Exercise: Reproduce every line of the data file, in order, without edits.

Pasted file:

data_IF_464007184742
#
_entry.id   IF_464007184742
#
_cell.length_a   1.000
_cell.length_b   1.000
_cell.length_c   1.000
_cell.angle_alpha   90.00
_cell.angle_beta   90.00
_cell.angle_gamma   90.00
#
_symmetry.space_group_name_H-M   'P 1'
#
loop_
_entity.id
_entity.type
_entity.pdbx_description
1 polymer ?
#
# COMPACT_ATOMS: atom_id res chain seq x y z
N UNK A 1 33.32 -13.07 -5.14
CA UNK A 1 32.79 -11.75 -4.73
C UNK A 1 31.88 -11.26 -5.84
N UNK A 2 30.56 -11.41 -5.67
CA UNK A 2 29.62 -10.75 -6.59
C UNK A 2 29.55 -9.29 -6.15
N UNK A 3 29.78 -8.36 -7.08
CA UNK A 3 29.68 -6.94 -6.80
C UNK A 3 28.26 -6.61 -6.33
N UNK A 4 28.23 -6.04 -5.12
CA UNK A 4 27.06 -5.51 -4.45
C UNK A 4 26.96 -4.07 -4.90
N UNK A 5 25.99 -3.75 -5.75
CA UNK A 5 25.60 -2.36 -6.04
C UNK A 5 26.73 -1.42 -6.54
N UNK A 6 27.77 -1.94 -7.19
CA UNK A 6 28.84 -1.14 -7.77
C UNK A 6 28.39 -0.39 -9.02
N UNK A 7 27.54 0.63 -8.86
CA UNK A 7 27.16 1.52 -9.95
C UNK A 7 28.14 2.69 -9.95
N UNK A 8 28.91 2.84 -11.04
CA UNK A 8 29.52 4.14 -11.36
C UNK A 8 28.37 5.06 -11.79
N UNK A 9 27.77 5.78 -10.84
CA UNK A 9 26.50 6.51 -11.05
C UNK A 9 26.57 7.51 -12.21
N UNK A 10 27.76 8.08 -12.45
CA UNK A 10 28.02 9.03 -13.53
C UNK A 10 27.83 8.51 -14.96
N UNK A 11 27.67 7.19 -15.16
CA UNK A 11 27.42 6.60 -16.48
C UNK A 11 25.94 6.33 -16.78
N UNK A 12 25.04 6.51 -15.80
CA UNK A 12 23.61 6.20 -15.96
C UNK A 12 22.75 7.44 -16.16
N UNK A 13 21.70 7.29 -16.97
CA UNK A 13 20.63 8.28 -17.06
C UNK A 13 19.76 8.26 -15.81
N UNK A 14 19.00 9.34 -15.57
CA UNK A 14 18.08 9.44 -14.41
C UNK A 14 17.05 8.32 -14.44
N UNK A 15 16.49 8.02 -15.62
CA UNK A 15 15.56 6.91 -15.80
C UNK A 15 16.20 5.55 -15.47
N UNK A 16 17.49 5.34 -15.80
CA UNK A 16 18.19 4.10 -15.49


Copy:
data_IF_464007184742
#
_entry.id   IF_464007184742
#
_cell.length_a   1.000
_cell.length_b   1.000
_cell.length_c   1.000
_cell.angle_alpha   90.00
_cell.angle_beta   90.00
_cell.angle_gamma   90.00
#
_symmetry.space_group_name_H-M   'P 1'
#
loop_
_entity.id
_entity.type
_entity.pdbx_description
1 polymer ?
#
# COMPACT_ATOMS: atom_id res chain seq x y z
N UNK A 1 33.32 -13.07 -5.14
CA UNK A 1 32.79 -11.75 -4.73
C UNK A 1 31.88 -11.26 -5.84
N UNK A 2 30.56 -11.41 -5.67
CA UNK A 2 29.62 -10.75 -6.59
C UNK A 2 29.55 -9.29 -6.15
N UNK A 3 29.78 -8.36 -7.08
CA UNK A 3 29.68 -6.94 -6.80
C UNK A 3 28.26 -6.61 -6.33
N UNK A 4 28.23 -6.04 -5.12
CA UNK A 4 27.06 -5.51 -4.45
C UNK A 4 26.96 -4.07 -4.90
N UNK A 5 25.99 -3.75 -5.75
CA UNK A 5 25.60 -2.36 -6.04
C UNK A 5 26.73 -1.42 -6.54
N UNK A 6 27.77 -1.94 -7.19
CA UNK A 6 28.84 -1.14 -7.77
C UNK A 6 28.39 -0.39 -9.02
N UNK A 7 27.54 0.63 -8.86
CA UNK A 7 27.16 1.52 -9.95
C UNK A 7 28.14 2.69 -9.95
N UNK A 8 28.91 2.84 -11.04
CA UNK A 8 29.52 4.14 -11.36
C UNK A 8 28.37 5.06 -11.79
N UNK A 9 27.77 5.78 -10.84
CA UNK A 9 26.50 6.51 -11.05
C UNK A 9 26.57 7.51 -12.21
N UNK A 10 27.76 8.08 -12.45
CA UNK A 10 28.02 9.03 -13.53
C UNK A 10 27.83 8.51 -14.96
N UNK A 11 27.67 7.19 -15.16
CA UNK A 11 27.42 6.60 -16.48
C UNK A 11 25.94 6.33 -16.78
N UNK A 12 25.04 6.51 -15.80
CA UNK A 12 23.61 6.20 -15.96
C UNK A 12 22.75 7.44 -16.16
N UNK A 13 21.70 7.29 -16.97
CA UNK A 13 20.63 8.28 -17.06
C UNK A 13 19.76 8.26 -15.81
N UNK A 14 19.00 9.34 -15.57
CA UNK A 14 18.08 9.44 -14.41
C UNK A 14 17.05 8.32 -14.44
N UNK A 15 16.49 8.02 -15.62
CA UNK A 15 15.56 6.91 -15.80
C UNK A 15 16.20 5.55 -15.47
N UNK A 16 17.49 5.34 -15.80
CA UNK A 16 18.19 4.10 -15.49